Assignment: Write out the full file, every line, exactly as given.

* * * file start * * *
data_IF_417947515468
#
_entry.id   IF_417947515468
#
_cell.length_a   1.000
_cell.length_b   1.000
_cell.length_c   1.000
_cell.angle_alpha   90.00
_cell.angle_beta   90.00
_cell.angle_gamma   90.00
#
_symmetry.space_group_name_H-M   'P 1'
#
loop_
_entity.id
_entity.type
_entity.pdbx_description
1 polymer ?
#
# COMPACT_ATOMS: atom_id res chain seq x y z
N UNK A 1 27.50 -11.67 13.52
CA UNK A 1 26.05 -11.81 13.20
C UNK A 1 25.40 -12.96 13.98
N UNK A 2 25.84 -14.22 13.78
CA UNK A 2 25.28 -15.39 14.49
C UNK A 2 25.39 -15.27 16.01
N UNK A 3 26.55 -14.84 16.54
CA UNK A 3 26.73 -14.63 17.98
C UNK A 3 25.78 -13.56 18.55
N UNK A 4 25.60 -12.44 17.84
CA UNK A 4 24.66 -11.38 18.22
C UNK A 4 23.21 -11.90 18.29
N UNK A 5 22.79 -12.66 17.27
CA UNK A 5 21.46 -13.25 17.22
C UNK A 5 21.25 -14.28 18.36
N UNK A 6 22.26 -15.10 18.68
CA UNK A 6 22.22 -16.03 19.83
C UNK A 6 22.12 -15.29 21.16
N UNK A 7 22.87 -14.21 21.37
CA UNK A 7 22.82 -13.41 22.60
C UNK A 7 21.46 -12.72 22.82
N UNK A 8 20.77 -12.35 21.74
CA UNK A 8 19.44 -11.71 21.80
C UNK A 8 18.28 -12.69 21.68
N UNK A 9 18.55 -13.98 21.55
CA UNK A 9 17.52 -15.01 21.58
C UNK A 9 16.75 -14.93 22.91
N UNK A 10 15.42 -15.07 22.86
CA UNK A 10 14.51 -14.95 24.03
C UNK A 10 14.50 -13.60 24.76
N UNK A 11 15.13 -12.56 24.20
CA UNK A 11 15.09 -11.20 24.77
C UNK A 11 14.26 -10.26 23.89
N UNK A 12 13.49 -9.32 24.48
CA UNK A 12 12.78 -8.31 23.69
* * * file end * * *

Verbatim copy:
data_IF_417947515468
#
_entry.id   IF_417947515468
#
_cell.length_a   1.000
_cell.length_b   1.000
_cell.length_c   1.000
_cell.angle_alpha   90.00
_cell.angle_beta   90.00
_cell.angle_gamma   90.00
#
_symmetry.space_group_name_H-M   'P 1'
#
loop_
_entity.id
_entity.type
_entity.pdbx_description
1 polymer ?
#
# COMPACT_ATOMS: atom_id res chain seq x y z
N UNK A 1 27.50 -11.67 13.52
CA UNK A 1 26.05 -11.81 13.20
C UNK A 1 25.40 -12.96 13.98
N UNK A 2 25.84 -14.22 13.78
CA UNK A 2 25.28 -15.39 14.49
C UNK A 2 25.39 -15.27 16.01
N UNK A 3 26.55 -14.84 16.54
CA UNK A 3 26.73 -14.63 17.98
C UNK A 3 25.78 -13.56 18.55
N UNK A 4 25.60 -12.44 17.84
CA UNK A 4 24.66 -11.38 18.22
C UNK A 4 23.21 -11.90 18.29
N UNK A 5 22.79 -12.66 17.27
CA UNK A 5 21.46 -13.25 17.22
C UNK A 5 21.25 -14.28 18.36
N UNK A 6 22.26 -15.10 18.68
CA UNK A 6 22.22 -16.03 19.83
C UNK A 6 22.12 -15.29 21.16
N UNK A 7 22.87 -14.21 21.37
CA UNK A 7 22.82 -13.41 22.60
C UNK A 7 21.46 -12.72 22.82
N UNK A 8 20.77 -12.35 21.74
CA UNK A 8 19.44 -11.71 21.80
C UNK A 8 18.28 -12.69 21.68
N UNK A 9 18.55 -13.98 21.55
CA UNK A 9 17.52 -15.01 21.58
C UNK A 9 16.75 -14.93 22.91
N UNK A 10 15.42 -15.07 22.86
CA UNK A 10 14.51 -14.95 24.03
C UNK A 10 14.50 -13.60 24.76
N UNK A 11 15.13 -12.56 24.20
CA UNK A 11 15.09 -11.20 24.77
C UNK A 11 14.26 -10.26 23.89
N UNK A 12 13.49 -9.32 24.48
CA UNK A 12 12.78 -8.31 23.69